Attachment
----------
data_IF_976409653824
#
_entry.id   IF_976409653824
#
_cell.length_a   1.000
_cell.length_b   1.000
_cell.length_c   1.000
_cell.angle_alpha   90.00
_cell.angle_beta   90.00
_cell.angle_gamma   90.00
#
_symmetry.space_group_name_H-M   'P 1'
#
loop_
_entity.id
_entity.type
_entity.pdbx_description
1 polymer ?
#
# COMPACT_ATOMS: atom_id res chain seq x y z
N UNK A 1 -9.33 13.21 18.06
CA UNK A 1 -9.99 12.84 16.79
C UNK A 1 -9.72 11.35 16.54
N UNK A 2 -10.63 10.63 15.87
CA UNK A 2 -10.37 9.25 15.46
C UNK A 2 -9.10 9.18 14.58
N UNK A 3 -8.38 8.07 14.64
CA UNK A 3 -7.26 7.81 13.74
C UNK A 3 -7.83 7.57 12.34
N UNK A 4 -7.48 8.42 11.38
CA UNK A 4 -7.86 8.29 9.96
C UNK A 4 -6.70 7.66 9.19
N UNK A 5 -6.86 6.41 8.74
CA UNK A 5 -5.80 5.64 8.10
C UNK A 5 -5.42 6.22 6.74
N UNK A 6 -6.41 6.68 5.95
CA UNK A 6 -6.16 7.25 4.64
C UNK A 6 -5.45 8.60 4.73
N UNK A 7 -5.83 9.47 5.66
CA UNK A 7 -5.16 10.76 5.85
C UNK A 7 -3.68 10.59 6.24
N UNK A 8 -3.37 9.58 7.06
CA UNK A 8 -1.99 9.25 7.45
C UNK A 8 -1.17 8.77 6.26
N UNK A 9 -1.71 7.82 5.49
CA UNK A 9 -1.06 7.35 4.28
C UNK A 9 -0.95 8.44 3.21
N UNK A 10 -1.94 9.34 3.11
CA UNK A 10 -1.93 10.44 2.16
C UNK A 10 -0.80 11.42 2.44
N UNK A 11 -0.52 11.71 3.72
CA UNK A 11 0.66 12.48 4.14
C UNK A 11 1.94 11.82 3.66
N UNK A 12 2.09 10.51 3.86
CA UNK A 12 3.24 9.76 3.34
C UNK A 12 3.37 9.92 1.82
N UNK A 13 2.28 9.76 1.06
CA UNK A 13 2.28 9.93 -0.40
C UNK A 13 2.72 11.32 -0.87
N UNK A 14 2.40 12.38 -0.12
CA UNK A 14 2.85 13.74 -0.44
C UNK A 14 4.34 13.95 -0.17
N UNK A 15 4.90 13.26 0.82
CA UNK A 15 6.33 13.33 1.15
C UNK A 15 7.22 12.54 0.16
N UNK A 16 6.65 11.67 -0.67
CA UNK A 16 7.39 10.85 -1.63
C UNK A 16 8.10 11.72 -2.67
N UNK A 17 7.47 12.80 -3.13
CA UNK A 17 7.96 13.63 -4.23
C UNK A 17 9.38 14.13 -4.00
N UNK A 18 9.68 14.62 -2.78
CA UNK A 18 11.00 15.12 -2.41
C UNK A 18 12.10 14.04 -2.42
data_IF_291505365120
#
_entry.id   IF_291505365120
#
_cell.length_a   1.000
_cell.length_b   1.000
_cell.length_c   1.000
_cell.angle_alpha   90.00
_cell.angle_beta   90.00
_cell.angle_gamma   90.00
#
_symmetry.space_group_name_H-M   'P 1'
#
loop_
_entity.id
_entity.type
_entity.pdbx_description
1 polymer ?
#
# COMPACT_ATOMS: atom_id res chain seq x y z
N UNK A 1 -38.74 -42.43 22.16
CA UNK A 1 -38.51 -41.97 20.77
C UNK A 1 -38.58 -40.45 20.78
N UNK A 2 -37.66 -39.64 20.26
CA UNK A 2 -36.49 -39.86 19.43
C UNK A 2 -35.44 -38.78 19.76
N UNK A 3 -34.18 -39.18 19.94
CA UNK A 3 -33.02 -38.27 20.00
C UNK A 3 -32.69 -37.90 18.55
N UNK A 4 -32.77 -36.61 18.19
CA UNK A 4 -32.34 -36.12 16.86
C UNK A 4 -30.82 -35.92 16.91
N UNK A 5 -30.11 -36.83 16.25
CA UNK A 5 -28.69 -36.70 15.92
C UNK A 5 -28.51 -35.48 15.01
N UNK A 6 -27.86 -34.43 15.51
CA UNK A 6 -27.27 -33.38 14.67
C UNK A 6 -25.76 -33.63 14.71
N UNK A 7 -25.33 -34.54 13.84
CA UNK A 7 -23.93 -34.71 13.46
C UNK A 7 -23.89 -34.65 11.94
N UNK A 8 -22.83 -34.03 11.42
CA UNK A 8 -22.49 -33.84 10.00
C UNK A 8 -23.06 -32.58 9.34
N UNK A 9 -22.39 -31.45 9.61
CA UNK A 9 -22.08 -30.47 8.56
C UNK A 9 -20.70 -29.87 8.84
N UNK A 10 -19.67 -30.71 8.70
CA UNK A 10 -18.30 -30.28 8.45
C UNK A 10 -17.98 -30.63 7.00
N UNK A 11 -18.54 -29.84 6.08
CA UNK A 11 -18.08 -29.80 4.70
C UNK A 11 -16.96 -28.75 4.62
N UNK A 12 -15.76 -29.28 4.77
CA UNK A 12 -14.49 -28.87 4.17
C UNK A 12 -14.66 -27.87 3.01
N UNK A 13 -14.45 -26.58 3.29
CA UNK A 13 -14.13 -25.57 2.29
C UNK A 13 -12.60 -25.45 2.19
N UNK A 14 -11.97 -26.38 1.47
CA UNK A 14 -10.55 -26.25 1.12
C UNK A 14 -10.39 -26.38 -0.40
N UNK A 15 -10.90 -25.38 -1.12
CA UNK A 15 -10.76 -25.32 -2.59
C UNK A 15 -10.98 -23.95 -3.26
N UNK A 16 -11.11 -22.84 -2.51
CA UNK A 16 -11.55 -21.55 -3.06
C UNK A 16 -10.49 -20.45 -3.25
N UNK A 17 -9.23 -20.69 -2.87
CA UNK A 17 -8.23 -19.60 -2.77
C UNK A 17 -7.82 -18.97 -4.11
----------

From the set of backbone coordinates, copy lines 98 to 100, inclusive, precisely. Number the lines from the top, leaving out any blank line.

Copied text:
N UNK A 2 -37.66 -39.64 20.26
CA UNK A 2 -36.49 -39.86 19.43
C UNK A 2 -35.44 -38.78 19.76